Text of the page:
Prince Abdullah worth around $240m, as report confirms Blades owner to buy Chateauroux
Photo by Chris Brunskill/Getty Images

Prince Abdullah worth around $240m, as report confirms Blades owner to buy Chateauroux

Sheffield United owner Prince Abdullah is set to purchase French club Chateauroux, as the the Blades supremo continues to expand the ‘United World’ project.

Abduallah has already invested in teams in Belgium, India, and the UAE, but is set to continue his expansion by purchasing the lowly French outfit.

Photo by Chris Brunskill/Getty Images

Chateauroux are set to drop into the third division of French football. Much like Sheffield United, they’re enduring a miserable time of things on the field this season.

But while it’s open to debate what the deal will mean for United in the long-term, the report from the Daily Mail which breaks the news gives an interesting insight into the Blades’ owner’s worth.


Prince Abdullah the billionaire? Far from it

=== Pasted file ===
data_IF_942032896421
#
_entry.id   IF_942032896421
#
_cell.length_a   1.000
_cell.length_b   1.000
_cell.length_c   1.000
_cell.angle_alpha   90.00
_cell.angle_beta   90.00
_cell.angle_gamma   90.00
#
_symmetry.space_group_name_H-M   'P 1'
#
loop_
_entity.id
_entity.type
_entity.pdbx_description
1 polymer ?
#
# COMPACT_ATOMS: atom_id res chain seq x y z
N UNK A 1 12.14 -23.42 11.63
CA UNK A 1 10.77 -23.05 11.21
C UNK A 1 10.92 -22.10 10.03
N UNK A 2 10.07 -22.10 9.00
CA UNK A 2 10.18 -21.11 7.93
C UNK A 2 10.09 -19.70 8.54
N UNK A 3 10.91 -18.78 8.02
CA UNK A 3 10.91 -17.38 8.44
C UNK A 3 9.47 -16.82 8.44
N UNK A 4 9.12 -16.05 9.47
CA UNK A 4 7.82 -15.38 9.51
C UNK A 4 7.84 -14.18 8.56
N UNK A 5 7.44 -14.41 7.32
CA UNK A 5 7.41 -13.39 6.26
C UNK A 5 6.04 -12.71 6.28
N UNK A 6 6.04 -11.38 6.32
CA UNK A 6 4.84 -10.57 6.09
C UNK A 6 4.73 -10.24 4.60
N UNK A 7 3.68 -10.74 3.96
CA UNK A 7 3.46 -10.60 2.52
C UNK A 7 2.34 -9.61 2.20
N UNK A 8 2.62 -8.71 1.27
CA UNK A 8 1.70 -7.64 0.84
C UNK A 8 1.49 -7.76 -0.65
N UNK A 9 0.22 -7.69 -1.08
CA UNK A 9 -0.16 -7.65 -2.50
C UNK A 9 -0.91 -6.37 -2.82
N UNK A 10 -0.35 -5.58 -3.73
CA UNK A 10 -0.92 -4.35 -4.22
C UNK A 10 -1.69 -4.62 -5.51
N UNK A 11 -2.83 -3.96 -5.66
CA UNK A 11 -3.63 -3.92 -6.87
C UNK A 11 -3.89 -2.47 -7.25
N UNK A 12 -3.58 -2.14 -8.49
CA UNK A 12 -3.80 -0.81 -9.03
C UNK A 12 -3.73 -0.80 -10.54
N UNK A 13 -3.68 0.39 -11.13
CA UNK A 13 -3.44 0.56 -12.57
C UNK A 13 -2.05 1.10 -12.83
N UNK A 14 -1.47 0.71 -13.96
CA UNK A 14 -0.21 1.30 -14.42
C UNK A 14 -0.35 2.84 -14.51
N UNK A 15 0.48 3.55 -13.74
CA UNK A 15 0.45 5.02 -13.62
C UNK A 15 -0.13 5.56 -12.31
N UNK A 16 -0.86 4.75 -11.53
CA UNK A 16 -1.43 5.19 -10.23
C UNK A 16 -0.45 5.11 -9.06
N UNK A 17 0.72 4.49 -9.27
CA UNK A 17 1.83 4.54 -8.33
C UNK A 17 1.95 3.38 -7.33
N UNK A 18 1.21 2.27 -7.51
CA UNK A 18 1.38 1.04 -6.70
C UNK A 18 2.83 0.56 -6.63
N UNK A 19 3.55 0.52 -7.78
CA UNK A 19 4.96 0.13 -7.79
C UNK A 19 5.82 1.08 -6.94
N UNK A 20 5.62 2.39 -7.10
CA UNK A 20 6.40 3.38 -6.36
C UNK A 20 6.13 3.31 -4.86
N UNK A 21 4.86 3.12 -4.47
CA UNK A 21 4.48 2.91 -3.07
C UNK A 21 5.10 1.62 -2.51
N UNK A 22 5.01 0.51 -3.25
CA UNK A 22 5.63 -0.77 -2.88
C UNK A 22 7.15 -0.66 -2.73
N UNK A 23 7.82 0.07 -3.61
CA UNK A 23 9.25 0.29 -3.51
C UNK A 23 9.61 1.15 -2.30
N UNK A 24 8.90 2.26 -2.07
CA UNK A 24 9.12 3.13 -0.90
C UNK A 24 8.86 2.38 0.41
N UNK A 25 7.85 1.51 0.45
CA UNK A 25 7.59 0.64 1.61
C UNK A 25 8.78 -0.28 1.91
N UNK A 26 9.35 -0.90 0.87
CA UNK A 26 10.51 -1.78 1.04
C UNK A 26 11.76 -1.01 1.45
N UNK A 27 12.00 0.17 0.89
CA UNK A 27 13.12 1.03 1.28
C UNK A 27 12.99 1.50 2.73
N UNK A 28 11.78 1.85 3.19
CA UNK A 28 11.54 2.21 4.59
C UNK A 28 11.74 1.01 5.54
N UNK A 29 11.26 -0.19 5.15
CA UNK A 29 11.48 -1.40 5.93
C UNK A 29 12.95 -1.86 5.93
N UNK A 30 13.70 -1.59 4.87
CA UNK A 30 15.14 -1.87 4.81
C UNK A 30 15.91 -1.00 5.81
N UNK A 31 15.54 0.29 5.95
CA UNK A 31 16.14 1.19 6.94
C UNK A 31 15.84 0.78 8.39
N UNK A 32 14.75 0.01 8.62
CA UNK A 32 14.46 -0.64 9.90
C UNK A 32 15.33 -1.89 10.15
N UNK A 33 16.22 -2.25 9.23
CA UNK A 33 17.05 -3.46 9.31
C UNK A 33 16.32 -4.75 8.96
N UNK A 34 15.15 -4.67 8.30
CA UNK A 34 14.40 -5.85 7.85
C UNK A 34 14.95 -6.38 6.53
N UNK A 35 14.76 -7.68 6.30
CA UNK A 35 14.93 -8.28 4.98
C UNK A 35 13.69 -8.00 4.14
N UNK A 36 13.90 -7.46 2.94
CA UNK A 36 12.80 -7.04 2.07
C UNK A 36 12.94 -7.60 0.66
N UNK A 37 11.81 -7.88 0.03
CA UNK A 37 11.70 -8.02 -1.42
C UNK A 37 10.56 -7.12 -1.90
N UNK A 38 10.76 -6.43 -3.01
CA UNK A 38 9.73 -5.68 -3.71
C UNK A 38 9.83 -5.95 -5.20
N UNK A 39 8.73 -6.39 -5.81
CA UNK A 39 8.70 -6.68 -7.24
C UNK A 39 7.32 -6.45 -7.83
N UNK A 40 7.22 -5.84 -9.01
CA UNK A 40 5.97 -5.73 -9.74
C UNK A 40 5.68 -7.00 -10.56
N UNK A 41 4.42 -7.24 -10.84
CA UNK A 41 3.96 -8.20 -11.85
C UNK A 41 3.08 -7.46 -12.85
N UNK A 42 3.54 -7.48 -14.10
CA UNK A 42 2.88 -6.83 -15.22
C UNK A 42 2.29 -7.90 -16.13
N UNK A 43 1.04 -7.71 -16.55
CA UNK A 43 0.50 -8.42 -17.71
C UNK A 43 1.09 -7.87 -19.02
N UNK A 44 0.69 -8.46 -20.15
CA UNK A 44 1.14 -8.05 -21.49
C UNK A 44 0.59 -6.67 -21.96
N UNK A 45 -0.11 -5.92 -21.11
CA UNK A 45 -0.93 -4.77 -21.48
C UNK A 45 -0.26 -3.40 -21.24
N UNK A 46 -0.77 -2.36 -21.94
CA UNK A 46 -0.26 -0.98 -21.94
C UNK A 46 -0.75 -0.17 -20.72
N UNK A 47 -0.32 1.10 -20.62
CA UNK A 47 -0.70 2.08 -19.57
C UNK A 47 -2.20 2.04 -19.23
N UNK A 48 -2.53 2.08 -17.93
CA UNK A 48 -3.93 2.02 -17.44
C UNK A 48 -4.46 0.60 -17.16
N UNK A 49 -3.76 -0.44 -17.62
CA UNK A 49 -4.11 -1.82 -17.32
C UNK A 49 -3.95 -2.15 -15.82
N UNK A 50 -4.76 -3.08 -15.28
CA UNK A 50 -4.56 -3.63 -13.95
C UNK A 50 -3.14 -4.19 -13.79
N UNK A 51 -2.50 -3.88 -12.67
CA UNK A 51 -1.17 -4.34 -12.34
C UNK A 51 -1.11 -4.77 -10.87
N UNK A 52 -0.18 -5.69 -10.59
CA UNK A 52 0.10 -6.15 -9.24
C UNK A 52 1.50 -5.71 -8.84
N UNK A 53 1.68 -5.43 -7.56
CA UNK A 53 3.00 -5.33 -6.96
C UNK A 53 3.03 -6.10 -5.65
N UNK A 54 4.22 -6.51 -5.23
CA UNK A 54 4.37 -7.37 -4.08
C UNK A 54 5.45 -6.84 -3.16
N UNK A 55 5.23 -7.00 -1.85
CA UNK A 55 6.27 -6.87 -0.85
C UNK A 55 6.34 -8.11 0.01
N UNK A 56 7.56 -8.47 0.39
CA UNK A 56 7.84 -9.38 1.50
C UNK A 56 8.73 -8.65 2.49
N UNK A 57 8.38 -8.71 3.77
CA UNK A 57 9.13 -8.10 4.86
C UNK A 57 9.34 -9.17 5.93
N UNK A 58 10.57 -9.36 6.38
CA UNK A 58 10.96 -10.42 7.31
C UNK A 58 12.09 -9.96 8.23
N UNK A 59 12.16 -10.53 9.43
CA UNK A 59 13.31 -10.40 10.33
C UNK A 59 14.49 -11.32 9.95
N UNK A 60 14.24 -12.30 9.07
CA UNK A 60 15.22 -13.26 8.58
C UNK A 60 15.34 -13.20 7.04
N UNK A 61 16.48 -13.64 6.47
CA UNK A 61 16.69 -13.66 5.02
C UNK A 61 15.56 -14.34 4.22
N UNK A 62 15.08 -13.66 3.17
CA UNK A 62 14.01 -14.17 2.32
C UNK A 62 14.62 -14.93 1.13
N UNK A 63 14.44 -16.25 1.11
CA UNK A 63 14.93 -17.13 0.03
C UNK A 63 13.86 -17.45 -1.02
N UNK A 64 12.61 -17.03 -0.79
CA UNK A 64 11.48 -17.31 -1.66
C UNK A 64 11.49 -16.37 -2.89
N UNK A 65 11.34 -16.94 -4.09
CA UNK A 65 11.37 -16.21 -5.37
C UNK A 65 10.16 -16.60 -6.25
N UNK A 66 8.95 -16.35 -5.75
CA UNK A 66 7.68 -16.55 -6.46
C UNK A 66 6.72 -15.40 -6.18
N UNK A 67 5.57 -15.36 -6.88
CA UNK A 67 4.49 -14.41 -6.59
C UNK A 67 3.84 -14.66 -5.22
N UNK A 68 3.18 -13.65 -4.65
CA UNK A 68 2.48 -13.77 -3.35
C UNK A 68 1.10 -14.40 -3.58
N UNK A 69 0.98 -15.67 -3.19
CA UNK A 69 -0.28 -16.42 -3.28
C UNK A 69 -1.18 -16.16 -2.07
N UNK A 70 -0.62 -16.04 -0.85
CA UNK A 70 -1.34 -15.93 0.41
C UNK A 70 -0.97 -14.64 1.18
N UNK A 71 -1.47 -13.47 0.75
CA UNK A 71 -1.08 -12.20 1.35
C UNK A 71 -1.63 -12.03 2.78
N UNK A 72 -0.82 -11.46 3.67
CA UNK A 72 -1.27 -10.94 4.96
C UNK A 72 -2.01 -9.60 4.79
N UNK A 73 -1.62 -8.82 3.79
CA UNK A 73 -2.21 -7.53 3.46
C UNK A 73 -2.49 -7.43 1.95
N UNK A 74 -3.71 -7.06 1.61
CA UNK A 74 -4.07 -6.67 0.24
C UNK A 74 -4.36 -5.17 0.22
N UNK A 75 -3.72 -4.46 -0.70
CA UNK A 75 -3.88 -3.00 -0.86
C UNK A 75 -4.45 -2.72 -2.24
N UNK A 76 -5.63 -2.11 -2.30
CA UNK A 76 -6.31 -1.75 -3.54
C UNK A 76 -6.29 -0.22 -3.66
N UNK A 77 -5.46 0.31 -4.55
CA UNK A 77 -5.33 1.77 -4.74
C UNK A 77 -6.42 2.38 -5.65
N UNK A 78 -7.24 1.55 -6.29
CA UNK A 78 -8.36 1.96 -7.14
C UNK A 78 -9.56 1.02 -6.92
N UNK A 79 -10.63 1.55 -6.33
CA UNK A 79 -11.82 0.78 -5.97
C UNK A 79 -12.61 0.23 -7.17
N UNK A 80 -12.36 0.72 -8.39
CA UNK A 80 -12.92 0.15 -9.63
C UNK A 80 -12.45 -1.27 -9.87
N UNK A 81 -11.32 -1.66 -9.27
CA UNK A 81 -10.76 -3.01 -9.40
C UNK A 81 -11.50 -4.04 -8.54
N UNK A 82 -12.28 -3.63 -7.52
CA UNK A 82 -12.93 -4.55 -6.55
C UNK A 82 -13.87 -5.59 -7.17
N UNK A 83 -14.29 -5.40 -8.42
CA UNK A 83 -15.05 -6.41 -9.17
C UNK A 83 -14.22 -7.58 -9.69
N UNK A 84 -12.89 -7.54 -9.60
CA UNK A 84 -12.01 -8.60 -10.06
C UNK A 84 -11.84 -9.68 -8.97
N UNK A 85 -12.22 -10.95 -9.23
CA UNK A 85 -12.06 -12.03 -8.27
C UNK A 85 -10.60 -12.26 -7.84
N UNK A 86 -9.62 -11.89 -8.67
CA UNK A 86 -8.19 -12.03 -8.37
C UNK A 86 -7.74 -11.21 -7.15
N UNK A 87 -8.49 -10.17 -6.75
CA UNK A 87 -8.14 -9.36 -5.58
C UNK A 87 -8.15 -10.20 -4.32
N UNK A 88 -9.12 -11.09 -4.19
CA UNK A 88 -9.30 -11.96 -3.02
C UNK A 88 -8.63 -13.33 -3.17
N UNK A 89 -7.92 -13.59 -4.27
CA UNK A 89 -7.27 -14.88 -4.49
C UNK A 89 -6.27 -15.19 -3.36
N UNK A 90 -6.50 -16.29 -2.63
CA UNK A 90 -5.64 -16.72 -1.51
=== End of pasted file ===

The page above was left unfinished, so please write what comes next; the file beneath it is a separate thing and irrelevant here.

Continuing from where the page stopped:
There were a few misconceptions when the Prince got involved at Bramall Lane that he was himself a billionaire. Yes, he comes from a rich Saudi family, but on a personal level, he’s not at that level in terms of finance.

The Mail claims Prince Abdullah to have a personal fortune of around $240m (£173m). That sum, of course, is miles away from the billions of pounds some Premier League clubs sit on.

In fact, based on a report from the Examiner last year, it puts United at the bottom of the pile in terms of Premier League club riches.

Photo by LINDSEY PARNABY/AFP via Getty Images

United ranked fourth bottom in that report. But since then, Norwich and Watford have gone down, while Burnley have been taken over by the American company ALK Capital.

Of the promoted clubs, Fulham are owned by the wealthy Khan family, while Leeds United’s Andrea Radrizzani is worth around £450m, and West Brom are owned by billionaires. (Per Leeds Live)

It is little wonder, then, that United haven’t quite ploughed millions and millions into big wages and contracts since promotion.

Put simply, it appears the ownership simply don’t have the funds to be able to take those risks.

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